Two days of hard conversations point the way forward for labor
From the Minneapolis Labor Review, February 19, 2016
By Chelsie Glaubitz Gabiou, President,
Minneapolis Regional Labor Federation
February 11 and 12 the MRLF and our People of Color Union Members caucus hosted a visit by the national AFL-CIO’s Labor Commission on Racial and Economic Justice.
Over two days, union members and community members shared powerful testimonies about their experiences in their unions and in their workplaces.
We heard a lot of anger. We heard a lot of frustration.
But we also came through two days of difficult discussions with hope and optimism for the future of our local labor movement.
POCUM members and others expressed a fierce loyalty to their unions and the labor movement.
They affirmed that union wages, benefits and retirement security — and a voice in the workplace — together have made all the difference in their lives and in the lives of their families.
These are passionate union members!
We struggle every day to encourage union members to become more involved in their local unions and the local labor movement. The People of Color Union Members who spoke out during the Labor Commission’s visit are exactly the people we need to embrace.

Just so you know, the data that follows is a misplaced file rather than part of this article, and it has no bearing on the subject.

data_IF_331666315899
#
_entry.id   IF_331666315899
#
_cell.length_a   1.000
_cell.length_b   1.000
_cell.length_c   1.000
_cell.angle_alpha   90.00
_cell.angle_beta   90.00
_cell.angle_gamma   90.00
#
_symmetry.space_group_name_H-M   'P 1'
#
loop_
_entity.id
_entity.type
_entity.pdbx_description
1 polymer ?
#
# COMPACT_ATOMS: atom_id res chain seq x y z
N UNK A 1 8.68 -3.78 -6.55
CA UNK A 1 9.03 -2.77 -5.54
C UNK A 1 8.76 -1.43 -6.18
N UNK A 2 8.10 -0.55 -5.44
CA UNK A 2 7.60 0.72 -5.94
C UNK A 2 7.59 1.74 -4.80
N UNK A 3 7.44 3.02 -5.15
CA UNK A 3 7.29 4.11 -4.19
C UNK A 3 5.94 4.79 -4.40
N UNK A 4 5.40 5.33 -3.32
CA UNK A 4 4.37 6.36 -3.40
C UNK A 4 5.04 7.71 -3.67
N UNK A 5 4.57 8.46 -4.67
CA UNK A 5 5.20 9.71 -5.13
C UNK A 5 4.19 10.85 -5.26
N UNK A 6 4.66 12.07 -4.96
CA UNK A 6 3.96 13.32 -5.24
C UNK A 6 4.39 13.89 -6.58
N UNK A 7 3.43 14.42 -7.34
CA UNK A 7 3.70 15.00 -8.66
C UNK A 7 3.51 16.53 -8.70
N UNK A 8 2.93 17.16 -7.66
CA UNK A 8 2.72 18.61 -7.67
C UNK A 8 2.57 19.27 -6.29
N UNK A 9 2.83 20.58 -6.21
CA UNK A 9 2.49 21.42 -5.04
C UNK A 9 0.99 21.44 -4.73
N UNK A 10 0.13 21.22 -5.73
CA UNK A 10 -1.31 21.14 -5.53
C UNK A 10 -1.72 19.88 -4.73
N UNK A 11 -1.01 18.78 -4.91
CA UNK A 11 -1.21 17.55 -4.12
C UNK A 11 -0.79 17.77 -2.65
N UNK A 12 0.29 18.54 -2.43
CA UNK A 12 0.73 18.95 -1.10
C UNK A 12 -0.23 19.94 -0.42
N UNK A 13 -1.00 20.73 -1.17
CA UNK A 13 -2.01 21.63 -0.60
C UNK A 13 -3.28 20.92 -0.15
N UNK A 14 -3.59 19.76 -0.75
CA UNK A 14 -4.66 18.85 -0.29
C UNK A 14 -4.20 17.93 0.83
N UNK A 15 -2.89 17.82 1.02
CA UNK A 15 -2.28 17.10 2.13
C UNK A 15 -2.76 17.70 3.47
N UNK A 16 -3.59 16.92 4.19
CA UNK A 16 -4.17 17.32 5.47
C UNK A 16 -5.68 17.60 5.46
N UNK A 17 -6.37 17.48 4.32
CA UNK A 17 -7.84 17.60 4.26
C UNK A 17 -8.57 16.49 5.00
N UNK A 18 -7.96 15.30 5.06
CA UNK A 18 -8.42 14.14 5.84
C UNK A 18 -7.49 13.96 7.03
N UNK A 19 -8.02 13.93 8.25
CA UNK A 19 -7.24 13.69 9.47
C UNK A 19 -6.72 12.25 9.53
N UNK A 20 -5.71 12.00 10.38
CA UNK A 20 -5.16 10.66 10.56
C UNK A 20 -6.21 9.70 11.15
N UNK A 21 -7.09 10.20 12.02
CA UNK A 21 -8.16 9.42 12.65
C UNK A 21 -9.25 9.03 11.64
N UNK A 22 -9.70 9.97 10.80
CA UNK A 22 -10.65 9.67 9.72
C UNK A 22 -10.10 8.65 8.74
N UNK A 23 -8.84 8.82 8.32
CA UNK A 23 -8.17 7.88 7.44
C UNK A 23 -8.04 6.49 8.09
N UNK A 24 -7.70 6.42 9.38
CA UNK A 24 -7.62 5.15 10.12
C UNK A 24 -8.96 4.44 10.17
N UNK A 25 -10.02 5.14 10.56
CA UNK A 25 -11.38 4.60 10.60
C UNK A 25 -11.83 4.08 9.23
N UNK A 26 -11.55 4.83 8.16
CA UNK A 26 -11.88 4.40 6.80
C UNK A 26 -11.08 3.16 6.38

We struggle every day to encourage union members to become more involved in their local unions and the local labor movement.
The POCUM members who spoke out during the Labor Commission’s visit are exactly the people we need to embrace.
They’re bringing renewed energy and new vitality to the MRLF and they’re eager to be more involved as leaders of their local unions, too.
I want to thank POCUM members for their commitment to the labor movement and for their inspiration.
Every local labor leader I invited to join in these discussions came, listened and participated. Thank you.
I also thank the national labor leaders from the Labor Commission for facilitating these discussions. They brought us together to talk with each other in new and sometimes difficult conversations.
Now it’s on our shoulders at the local level to continue this work. Not just to talk. Not just to plan. But to move forward together to address issues of racial and economic justice in our unions and in our community.
I ask Labor Review readers: join this effort and bring the best of yourselves to our work together for racial and economic justice.
Contact MRLF president Chelsie Glaubitz Gabiou at 612-321-5670 or firstname.lastname@example.org.